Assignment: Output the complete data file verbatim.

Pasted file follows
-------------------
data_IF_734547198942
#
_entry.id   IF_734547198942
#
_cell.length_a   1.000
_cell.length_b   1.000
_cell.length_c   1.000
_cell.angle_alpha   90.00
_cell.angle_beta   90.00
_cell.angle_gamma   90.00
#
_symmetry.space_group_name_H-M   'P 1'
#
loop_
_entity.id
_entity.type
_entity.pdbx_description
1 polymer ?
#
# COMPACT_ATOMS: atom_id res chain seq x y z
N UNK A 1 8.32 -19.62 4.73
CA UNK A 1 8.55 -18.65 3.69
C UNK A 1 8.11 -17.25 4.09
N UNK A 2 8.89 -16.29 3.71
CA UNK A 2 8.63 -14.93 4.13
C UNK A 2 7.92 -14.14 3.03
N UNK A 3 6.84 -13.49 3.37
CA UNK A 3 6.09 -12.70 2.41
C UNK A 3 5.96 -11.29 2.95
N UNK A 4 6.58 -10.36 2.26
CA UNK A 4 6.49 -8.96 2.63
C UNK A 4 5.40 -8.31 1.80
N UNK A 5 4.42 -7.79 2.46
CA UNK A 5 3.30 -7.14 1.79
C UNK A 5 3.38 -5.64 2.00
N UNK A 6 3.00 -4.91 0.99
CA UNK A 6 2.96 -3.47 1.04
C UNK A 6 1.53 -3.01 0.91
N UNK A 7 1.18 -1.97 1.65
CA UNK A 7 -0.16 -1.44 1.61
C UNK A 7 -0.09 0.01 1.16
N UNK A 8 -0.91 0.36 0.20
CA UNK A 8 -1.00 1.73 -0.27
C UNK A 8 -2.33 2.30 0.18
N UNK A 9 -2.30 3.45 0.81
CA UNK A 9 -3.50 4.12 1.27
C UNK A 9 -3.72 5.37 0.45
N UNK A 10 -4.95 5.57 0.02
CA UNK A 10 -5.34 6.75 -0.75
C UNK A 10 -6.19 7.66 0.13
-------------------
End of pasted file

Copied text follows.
data_IF_734547198942
#
_entry.id   IF_734547198942
#
_cell.length_a   1.000
_cell.length_b   1.000
_cell.length_c   1.000
_cell.angle_alpha   90.00
_cell.angle_beta   90.00
_cell.angle_gamma   90.00
#
_symmetry.space_group_name_H-M   'P 1'
#
loop_
_entity.id
_entity.type
_entity.pdbx_description
1 polymer ?
#
# COMPACT_ATOMS: atom_id res chain seq x y z
N UNK A 1 8.32 -19.62 4.73
CA UNK A 1 8.55 -18.65 3.69
C UNK A 1 8.11 -17.25 4.09
N UNK A 2 8.89 -16.29 3.71
CA UNK A 2 8.63 -14.93 4.13
C UNK A 2 7.92 -14.14 3.03
N UNK A 3 6.84 -13.49 3.37
CA UNK A 3 6.09 -12.70 2.41
C UNK A 3 5.96 -11.29 2.95
N UNK A 4 6.58 -10.36 2.26
CA UNK A 4 6.49 -8.96 2.63
C UNK A 4 5.40 -8.31 1.80
N UNK A 5 4.42 -7.79 2.46
CA UNK A 5 3.30 -7.14 1.79
C UNK A 5 3.38 -5.64 2.00
N UNK A 6 3.00 -4.91 0.99
CA UNK A 6 2.96 -3.47 1.04
C UNK A 6 1.53 -3.01 0.91
N UNK A 7 1.18 -1.97 1.65
CA UNK A 7 -0.16 -1.44 1.61
C UNK A 7 -0.09 0.01 1.16
N UNK A 8 -0.91 0.36 0.20
CA UNK A 8 -1.00 1.73 -0.27
C UNK A 8 -2.33 2.30 0.18
N UNK A 9 -2.30 3.45 0.81
CA UNK A 9 -3.50 4.12 1.27
C UNK A 9 -3.72 5.37 0.45
N UNK A 10 -4.95 5.57 0.02
CA UNK A 10 -5.34 6.75 -0.75
C UNK A 10 -6.19 7.66 0.13